Secondly, the Trinity is a testimony to relationship and unity. Remember I said that the doctrine of the Trinity tells us what life is about and what life is for. Life is about love and life is for relationship. We live in a culture that is increasingly focused on individualism. But perhaps no event in recent history more dramatically reveal our need for fellowship than this COVID pandemic. As Brent Clemenz mentioned a couple weeks ago, even introverts found the social distancing and isolation inflicted upon us by this pandemic to be insufferable. Mental and physical health providers have been overwhelmed as so many of us have developed anxiety, depression, addictions, and a host of health conditions. God did not design us to live in isolation. We were created in the image of God and our God is three in one; our God is the origin of relationship, of connectedness. Little wonder God created a partner for that first man in the garden.[xii] God is not alone; God is three in one. In passages of scripture like this morning’s story we see that Father, Son and Spirit are bound together. Life is about love and life is for the purpose of relationship. This morning’s opening hymn contains the line, “God in three persons, blessed Trinity.”[xiii] Now obviously Parent, Son and Spirit are not “persons” in the same way that we define homo sapiens, a biological description of a human person. But that word “person” is a relational term. We are defined as persons through our relationships with others. This begins at an early age as infants distinguish and understand themselves in relationship to their families. A “solo God,” so to speak, could justify a solitary, isolated, even selfish human experience. But we do not believe in a “solo God.” We believe in a God whose very identity, whose very character is relationship: the Trinity; what Augustine named “a society of love.” And God, out of love, invites us into that divine fellowship; we are drawn into the union which is God, which is love.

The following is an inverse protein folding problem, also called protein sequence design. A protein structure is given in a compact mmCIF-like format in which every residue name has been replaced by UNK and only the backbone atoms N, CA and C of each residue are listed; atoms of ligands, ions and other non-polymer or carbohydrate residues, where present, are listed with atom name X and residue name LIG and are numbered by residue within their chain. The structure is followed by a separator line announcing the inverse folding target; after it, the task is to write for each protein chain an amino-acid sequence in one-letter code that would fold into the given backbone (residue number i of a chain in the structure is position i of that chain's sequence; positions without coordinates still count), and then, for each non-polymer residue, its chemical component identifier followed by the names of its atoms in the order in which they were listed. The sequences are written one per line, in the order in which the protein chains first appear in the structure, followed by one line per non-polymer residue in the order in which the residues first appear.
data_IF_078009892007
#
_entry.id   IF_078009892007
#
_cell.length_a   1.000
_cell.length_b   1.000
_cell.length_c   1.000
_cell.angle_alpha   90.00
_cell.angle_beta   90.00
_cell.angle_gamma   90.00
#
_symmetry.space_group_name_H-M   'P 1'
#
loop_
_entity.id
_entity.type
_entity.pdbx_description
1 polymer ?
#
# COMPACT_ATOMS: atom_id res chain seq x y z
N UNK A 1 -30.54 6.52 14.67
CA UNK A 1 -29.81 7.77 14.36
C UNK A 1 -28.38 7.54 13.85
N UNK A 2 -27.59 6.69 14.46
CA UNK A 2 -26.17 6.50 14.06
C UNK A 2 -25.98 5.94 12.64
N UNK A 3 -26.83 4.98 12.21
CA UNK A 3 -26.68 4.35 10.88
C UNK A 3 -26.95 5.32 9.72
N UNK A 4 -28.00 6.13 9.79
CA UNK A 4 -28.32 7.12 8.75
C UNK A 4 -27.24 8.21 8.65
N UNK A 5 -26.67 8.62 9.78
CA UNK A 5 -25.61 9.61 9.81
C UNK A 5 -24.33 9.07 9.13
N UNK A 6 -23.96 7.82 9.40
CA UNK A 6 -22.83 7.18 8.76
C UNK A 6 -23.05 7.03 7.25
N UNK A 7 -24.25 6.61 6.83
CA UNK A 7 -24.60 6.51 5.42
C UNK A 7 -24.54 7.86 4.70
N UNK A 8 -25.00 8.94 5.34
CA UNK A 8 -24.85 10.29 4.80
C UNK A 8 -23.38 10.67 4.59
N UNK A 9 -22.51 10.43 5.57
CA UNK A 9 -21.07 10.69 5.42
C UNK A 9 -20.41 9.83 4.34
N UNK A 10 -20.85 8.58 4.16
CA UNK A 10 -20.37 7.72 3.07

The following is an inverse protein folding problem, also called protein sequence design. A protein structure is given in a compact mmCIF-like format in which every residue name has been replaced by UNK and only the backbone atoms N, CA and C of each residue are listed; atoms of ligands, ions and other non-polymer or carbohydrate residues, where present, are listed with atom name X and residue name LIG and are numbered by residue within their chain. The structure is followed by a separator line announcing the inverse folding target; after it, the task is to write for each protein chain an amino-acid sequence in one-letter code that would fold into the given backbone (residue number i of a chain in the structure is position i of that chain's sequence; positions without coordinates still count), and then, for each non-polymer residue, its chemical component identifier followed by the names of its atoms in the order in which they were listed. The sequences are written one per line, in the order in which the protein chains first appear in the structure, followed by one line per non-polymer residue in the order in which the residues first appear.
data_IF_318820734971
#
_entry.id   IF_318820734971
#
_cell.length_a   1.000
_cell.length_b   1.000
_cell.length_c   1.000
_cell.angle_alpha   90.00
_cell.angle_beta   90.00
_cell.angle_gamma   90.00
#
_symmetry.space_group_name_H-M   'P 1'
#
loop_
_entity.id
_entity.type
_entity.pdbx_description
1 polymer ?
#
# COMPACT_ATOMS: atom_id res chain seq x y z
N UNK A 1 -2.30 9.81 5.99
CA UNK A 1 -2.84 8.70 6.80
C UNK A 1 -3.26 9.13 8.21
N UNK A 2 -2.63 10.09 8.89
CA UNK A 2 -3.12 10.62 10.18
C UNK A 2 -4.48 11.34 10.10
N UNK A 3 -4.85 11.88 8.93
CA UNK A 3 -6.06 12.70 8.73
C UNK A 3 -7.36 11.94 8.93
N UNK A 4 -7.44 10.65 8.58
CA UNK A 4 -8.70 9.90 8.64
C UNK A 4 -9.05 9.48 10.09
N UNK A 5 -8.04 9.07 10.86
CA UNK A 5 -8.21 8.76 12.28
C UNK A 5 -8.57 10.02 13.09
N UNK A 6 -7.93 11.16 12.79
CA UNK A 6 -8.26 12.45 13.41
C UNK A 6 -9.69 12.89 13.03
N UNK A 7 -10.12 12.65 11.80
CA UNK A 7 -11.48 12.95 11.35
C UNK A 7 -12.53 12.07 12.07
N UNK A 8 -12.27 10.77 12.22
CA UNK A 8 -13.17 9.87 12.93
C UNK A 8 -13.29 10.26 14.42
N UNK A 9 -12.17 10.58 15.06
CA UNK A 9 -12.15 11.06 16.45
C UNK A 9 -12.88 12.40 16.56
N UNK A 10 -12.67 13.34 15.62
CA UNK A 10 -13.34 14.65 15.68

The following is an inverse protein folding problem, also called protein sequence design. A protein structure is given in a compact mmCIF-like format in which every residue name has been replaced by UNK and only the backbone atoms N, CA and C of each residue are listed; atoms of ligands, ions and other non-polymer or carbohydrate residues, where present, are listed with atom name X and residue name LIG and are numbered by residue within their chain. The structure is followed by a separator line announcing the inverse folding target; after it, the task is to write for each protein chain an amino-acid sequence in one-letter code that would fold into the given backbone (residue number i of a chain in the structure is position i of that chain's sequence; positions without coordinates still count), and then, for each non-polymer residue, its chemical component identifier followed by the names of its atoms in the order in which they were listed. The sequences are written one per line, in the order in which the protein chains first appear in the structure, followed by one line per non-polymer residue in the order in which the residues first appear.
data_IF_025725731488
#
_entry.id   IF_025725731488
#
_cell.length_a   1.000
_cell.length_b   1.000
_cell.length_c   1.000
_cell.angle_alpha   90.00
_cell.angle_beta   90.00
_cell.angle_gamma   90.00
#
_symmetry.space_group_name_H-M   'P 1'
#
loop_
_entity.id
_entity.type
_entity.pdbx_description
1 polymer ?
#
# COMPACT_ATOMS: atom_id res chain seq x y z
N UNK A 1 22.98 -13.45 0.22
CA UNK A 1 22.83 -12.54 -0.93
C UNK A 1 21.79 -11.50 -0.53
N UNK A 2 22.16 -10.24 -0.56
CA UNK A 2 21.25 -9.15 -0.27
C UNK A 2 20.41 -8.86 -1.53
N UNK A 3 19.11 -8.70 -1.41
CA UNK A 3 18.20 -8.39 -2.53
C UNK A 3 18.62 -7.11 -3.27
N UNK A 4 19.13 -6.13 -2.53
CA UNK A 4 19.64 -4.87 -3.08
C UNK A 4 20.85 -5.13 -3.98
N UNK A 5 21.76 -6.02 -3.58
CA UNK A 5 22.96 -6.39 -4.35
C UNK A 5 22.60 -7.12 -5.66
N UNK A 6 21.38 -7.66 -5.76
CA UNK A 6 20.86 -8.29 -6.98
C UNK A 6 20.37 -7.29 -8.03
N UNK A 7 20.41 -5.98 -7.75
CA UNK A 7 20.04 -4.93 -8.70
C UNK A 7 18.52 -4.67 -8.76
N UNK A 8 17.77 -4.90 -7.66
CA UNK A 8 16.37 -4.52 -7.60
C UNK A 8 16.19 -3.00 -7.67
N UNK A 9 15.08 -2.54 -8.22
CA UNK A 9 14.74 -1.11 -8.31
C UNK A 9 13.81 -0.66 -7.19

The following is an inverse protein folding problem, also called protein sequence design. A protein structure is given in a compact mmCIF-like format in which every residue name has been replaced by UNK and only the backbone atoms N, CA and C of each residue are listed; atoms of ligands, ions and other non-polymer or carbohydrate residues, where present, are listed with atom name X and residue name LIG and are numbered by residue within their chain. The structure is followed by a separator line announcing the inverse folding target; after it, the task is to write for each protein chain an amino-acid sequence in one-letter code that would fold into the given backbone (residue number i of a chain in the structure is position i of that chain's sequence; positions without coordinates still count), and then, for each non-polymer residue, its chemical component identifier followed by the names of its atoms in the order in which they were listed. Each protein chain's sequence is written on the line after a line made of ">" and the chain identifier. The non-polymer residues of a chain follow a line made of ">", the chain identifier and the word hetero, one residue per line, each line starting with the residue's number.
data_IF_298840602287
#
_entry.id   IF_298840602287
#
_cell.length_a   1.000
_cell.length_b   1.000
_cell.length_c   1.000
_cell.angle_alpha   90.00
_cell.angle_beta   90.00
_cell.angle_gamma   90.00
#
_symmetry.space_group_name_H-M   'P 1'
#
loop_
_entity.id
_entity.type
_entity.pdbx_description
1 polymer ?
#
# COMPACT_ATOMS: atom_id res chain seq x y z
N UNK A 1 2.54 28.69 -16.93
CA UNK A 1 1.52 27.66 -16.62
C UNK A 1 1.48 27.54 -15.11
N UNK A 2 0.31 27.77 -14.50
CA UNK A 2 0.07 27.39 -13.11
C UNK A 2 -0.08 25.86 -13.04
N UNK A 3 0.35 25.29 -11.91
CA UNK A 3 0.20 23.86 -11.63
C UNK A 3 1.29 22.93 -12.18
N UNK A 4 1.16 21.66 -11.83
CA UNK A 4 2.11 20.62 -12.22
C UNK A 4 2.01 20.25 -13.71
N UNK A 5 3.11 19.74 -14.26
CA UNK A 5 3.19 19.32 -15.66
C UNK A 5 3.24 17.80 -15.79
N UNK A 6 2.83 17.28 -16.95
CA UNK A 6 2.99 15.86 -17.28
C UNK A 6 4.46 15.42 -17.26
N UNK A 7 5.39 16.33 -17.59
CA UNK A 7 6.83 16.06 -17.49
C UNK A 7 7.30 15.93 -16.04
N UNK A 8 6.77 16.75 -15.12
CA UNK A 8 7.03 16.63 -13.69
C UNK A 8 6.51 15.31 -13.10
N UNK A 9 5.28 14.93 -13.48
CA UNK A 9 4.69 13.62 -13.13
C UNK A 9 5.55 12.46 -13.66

Finally, because our God is a relational God, the doctrine of the Trinity affirms that it is and has always been God’s desire to be in intimate relationship with us. Another early church heresy saw Jesus as a new form that God “put on” like a costume in a particular time and space in order to fix the problem of human sin by becoming human, dying on a cross and rising. But incarnation isn’t about the heavenly Son playing “dress up.” Such a perspective turns the coming of Jesus into nothing more than a “clean up on aisle earth,” so to speak. Now, certainly the death and resurrection of Jesus offer us forgiveness of our sins and reconciliation with God. But I cannot believe that the only reason for God’s coming to live among us was to fix our “screw up,” AKA sin. As Trinitarian people, the incarnation need not be reduced to “clean up on aisle earth”; or a mopping up of human sin. It is, even more fundamentally, the act through which God most fully reveals God’s self, God’s character and love; and invites us to enter that “society of love.” So Jesus, in John’s gospel, prays over his disciples that “they may be one, as we are one, I in them and you in me.”[xiv] Jesus reassures his disciples that he is the revelation of God. When Philip asks Jesus to show him God the Father, Jesus replies, “Whoever has seen me has seen the Father.”[xv] Certainly there is salvation through the death and resurrection of Jesus. But there is also salvation through the very coming of Jesus to make God known to us. Jesus is like a bridge that joins heaven to earth. In fact, the first chapter of John’s gospel[xvi] concludes with this imagery of Jesus like a ladder of connection between earth and heaven.